I came here in 2009, and again, not much was being done here. Remember, this hotel runs as a hotel and a private club and it really has a lot of personalities. There are two sides to it: the building itself, as you can see around you. It has extremely strong Parisian history through these walls.
Before there was even a building here, this was an open field for hot air balloons. This was an attraction park for locals to come on weekends. At the end of 19th century, Mme. Dosne-Thiers, widow of former French President Adolphe Thiers, hosted her foundation here. Today, we’re one of the last hotels in Paris to be owned by a French family (Bertrand.) St. James is also the only château-hôtel in Paris. We believe that people who travel a lot prefer to stay at smaller hotels with high quality of service. And they’re ready to pay for that. We have 50 rooms, mostly suites. We have all the amenities of a larger hotel: spa, concierge, the bar, private service, car parking. But we’re small enough to recognize our guests.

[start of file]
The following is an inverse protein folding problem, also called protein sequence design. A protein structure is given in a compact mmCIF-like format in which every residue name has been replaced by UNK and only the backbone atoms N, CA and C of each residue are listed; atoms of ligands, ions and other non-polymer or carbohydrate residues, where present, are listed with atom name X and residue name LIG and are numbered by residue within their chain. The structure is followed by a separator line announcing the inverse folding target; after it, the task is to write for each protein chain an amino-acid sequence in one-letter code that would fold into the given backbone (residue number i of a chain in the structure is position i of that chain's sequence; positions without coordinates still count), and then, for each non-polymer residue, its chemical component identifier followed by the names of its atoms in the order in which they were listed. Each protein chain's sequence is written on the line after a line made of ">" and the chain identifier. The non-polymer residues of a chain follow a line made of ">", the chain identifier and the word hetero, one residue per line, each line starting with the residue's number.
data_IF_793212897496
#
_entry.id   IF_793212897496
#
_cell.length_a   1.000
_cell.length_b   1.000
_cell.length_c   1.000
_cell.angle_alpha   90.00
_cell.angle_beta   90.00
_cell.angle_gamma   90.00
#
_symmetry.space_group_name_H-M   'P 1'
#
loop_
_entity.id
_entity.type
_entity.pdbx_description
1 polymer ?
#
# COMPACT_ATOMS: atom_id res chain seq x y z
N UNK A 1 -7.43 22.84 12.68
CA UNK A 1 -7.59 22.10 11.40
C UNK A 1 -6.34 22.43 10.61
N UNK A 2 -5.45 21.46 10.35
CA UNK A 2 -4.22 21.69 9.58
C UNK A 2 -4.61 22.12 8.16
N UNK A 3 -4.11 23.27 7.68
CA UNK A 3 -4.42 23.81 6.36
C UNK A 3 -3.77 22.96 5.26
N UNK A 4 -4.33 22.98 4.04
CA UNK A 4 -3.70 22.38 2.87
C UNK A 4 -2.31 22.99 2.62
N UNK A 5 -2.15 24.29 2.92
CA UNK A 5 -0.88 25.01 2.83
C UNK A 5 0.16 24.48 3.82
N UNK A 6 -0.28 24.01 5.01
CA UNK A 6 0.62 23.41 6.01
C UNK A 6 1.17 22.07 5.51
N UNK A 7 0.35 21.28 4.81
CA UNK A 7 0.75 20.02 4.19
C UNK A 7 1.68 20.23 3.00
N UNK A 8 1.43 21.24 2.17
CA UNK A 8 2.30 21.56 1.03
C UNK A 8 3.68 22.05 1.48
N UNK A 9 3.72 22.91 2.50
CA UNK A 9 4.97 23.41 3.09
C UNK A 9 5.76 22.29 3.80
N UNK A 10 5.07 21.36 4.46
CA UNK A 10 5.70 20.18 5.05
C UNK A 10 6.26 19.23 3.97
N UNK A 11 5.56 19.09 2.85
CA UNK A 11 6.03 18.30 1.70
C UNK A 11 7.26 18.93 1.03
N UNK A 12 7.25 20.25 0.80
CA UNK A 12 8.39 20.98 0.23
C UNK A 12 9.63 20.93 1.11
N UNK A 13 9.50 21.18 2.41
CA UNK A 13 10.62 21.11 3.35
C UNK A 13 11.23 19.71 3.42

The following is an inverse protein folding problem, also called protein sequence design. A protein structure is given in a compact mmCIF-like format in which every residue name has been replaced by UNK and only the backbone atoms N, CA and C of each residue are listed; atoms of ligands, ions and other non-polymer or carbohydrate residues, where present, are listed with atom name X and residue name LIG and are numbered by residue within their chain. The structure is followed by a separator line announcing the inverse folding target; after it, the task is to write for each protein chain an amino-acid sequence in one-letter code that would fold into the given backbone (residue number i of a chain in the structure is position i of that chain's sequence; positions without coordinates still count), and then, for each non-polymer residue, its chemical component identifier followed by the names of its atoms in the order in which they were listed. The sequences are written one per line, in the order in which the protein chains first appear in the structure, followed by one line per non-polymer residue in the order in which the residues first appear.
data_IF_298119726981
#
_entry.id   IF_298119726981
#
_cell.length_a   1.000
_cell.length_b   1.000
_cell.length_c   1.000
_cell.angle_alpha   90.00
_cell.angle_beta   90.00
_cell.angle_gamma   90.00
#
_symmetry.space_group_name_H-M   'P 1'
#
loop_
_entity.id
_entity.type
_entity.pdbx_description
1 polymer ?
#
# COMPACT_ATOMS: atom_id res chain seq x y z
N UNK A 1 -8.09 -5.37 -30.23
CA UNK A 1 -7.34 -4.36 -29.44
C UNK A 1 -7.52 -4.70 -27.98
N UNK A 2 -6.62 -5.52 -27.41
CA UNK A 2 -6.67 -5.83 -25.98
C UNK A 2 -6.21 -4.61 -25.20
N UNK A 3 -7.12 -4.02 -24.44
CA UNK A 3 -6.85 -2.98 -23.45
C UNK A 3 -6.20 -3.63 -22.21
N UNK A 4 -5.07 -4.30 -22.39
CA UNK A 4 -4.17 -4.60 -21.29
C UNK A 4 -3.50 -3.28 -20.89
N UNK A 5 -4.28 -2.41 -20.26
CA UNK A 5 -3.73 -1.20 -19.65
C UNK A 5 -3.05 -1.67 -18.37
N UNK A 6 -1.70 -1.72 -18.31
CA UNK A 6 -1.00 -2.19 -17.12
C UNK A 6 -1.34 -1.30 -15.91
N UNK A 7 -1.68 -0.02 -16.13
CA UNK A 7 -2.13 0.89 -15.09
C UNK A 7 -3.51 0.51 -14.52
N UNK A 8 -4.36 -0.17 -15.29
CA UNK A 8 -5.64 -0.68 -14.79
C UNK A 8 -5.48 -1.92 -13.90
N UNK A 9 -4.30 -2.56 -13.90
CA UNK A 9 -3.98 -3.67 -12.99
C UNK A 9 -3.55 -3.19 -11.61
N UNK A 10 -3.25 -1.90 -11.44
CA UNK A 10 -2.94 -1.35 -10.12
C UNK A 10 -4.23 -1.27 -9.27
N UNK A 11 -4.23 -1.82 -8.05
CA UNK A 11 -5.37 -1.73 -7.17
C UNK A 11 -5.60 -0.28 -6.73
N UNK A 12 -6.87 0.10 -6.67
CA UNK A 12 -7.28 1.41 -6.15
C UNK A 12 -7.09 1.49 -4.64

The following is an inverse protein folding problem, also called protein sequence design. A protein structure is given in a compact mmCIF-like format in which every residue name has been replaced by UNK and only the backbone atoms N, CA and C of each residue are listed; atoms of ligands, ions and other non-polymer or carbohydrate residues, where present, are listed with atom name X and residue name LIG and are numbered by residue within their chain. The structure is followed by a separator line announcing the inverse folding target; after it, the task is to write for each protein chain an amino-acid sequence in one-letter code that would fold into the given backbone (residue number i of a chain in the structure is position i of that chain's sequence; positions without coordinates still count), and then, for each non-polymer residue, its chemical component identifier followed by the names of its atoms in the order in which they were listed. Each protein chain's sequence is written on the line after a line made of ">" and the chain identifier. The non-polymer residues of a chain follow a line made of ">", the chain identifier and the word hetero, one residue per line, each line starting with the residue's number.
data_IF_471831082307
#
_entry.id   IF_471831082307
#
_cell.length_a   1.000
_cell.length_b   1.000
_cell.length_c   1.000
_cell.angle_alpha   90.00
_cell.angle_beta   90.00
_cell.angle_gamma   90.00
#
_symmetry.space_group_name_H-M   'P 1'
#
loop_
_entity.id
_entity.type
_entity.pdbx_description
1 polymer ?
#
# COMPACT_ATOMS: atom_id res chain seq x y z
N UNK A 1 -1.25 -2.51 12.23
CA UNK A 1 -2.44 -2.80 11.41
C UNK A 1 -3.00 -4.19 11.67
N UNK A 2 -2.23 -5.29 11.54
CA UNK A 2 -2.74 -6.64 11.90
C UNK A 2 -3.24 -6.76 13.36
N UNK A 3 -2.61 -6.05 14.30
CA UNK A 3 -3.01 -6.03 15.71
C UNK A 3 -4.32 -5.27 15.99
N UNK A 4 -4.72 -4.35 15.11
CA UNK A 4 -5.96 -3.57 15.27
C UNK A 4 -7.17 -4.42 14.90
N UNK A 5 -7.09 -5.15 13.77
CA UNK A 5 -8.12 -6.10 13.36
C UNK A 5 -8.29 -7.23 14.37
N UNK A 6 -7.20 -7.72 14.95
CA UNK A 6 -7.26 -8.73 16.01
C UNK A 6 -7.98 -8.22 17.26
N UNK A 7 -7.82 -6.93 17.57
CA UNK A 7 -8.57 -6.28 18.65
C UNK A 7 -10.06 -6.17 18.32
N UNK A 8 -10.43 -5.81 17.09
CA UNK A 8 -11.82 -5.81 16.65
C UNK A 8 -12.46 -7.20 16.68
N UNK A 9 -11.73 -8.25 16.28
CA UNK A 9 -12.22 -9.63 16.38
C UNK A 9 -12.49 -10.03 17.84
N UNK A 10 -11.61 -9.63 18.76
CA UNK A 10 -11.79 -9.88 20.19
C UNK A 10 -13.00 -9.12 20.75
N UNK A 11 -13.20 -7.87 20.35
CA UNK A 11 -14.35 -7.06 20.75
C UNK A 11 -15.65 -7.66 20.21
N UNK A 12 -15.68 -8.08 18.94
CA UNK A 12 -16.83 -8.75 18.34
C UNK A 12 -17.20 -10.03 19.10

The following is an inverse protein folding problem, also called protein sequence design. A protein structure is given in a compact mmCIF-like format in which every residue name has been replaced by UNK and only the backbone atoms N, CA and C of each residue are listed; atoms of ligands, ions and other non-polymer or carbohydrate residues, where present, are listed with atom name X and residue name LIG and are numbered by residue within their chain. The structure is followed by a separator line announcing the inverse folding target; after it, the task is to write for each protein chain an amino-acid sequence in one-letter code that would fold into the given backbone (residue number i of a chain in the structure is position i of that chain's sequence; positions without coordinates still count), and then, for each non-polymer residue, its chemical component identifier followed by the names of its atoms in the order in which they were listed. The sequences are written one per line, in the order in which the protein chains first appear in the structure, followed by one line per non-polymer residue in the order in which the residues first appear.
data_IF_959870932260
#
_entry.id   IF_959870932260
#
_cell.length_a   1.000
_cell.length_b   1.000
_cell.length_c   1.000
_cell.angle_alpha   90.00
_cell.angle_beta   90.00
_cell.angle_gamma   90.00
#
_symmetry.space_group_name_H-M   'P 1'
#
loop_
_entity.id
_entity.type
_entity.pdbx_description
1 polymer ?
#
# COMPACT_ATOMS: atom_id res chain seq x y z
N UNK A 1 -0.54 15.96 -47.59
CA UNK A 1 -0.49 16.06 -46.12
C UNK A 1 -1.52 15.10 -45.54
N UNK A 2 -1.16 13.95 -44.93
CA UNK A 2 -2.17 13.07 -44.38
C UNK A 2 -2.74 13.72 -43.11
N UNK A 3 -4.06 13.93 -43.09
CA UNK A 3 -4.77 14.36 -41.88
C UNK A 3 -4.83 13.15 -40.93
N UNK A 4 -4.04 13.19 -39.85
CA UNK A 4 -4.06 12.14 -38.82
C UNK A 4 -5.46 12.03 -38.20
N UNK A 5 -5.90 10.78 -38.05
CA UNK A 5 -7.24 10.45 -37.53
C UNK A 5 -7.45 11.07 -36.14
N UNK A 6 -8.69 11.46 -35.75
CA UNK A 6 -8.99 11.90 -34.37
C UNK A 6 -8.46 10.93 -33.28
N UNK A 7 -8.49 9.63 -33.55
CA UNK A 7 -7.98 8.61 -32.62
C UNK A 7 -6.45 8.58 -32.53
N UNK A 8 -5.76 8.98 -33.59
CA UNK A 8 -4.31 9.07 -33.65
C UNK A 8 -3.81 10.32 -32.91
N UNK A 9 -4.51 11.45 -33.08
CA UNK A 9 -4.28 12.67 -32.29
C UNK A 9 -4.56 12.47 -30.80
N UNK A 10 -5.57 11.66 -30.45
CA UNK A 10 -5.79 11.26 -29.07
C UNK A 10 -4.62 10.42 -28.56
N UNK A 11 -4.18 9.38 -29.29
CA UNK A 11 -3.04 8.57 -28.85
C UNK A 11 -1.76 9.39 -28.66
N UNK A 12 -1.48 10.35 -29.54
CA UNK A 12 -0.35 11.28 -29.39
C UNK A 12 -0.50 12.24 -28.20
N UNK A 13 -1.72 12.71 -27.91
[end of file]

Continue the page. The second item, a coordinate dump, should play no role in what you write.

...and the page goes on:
St. James is such a British name, for such a Parisian building. What’s the history behind that?
That’s the other character to this hotel: our British history. In 1986, the founders that were here couldn’t afford renovation of the building, so they sold the property to a British entrepreneur Peter de Savary, who had an idea to build a chain of St. James Club around the world for jetsetters. He founded 4 of them, first in London, then here in Paris, in Antigua, then in Los Angeles (The Argyle Hotel.) It was a great idea with events and networking parties, but it wasn’t well managed, very difficult financially.